• Most of their data is trapped in legacy systems. 76% of companies say this is the case.
  • The fact above means that finance must aggregate and cleanse data - often using Excel.
  • Finance staff rely on others for their source data (as much as 62% of people).
  • Deloitte estimates that finance staff spend 50% of their day creating reports.

In response to these realities, CFOs must see past the "bells and whistles" and focus on essential features when selecting tools. For example, can the tool:

  1. Work with both modern data sources (APIs) and legacy system extracts (text/CSV, Excel, Access etc.)?
  2. Aggregate data together - aligning column structures into a uniform set?
  3. Map / join data - such as performing a lookup of product codes to return a full product description?
  4. Transform and cleanse your data - such as replacing characters in a string or removing leading or trailing whitespaces.
  5. Validate your data, extract exceptions and present those exceptions to staff for review?
  6. Perform simple through to complex calculations - including row based (Total Cost = Cost + Tax) through to aggregations and cross-tabular pivots?
  7. Produce information in familiar and trusted formats such as Excel, Powerpoint, Word and PDF?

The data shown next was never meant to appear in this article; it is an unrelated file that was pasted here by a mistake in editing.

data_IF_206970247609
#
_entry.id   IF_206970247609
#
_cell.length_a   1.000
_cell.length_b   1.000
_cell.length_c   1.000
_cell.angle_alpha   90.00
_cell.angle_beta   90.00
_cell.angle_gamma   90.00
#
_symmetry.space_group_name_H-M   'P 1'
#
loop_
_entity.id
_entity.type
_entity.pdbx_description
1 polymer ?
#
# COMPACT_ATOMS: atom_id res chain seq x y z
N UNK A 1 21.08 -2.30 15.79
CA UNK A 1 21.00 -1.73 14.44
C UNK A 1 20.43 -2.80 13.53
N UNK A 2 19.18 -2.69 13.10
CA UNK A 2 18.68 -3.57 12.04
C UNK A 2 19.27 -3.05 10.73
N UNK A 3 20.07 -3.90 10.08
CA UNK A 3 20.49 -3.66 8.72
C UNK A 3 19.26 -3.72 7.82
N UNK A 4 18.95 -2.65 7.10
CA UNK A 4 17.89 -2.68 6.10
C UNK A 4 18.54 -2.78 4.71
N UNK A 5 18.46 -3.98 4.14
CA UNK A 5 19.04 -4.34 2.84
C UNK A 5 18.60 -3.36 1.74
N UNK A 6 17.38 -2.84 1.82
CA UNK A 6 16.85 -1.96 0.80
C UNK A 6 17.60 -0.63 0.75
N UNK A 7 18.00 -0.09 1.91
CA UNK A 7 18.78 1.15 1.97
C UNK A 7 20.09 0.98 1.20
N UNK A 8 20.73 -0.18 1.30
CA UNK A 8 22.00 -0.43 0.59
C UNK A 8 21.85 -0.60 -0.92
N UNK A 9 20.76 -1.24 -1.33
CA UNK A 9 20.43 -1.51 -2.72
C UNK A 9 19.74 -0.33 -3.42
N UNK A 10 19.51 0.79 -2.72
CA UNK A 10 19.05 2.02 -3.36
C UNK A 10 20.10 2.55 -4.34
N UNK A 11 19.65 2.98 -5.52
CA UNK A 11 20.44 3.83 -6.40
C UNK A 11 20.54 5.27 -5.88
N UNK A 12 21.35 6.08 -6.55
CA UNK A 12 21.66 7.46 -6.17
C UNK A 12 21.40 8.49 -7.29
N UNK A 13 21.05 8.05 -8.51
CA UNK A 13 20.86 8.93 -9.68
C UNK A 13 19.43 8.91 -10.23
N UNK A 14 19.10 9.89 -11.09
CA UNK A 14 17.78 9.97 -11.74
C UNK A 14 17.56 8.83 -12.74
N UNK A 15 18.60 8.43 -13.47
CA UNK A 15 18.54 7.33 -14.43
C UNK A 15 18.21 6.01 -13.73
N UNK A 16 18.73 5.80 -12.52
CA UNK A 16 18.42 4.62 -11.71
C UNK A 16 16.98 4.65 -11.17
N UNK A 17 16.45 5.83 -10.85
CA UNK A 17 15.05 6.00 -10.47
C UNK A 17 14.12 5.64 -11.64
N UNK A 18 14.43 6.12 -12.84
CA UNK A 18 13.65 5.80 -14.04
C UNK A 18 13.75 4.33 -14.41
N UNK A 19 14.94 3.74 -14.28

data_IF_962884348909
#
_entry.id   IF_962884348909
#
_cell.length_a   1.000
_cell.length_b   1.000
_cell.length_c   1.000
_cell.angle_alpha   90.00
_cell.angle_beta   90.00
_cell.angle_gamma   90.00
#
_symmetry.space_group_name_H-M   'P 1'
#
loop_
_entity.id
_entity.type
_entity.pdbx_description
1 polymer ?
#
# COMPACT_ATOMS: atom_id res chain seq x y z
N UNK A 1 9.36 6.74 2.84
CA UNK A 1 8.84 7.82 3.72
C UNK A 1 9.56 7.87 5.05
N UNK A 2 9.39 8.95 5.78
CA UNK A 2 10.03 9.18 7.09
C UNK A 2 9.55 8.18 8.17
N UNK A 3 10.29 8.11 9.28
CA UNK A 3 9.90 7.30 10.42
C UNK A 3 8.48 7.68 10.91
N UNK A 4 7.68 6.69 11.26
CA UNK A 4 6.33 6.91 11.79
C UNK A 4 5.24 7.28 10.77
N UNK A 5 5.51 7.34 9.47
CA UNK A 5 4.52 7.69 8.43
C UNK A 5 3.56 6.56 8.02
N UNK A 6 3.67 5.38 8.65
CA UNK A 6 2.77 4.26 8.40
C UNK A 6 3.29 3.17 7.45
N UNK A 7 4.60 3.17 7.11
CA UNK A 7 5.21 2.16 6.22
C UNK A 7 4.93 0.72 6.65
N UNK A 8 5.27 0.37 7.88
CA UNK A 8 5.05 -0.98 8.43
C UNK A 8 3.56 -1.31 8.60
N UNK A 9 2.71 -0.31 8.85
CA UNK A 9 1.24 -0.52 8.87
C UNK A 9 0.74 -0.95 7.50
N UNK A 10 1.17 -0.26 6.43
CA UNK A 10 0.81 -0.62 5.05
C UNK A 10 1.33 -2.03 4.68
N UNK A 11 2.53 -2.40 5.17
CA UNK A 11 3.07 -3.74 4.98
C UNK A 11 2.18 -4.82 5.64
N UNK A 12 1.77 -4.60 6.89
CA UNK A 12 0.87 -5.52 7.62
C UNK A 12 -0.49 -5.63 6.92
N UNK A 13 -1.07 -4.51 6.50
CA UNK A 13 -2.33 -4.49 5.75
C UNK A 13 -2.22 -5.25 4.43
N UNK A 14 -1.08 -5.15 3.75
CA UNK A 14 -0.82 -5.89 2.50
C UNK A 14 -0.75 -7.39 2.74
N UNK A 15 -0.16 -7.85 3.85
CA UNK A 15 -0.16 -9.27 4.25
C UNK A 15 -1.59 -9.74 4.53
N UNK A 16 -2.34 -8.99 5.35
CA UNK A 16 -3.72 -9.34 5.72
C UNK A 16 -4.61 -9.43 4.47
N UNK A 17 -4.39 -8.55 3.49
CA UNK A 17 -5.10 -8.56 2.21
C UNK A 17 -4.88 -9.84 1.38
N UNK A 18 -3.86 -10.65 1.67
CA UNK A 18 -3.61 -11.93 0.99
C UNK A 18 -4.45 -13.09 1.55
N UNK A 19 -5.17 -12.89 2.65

8. Communicate with staff through email, SMS and other forms of contact?
  9. Capture and support workflow - such as reviews and email based approvals?
  10. Capture knowledge and document processes for audit and governance purposes?


Digital transformation in finance is undoubtably a worthwhile endeavour. One key outcome is agility - it promises to make finance more responsive. The other key benefit is that the CFO can reallocate staff to analysis and communicating insights.

That said, an alarming number of digital transformation projects fail. To succeed, CFOs must choose technologies that empower their staff to digitise. They must also ignore the "bells and whistles" and focus on technology that is capable of handling the complexities of finance work.

From our experience, finance staff need to be empowered with digital tools that enable them to solve their own problems. If you would like to learn more, please book a 30-minute introductory call with us.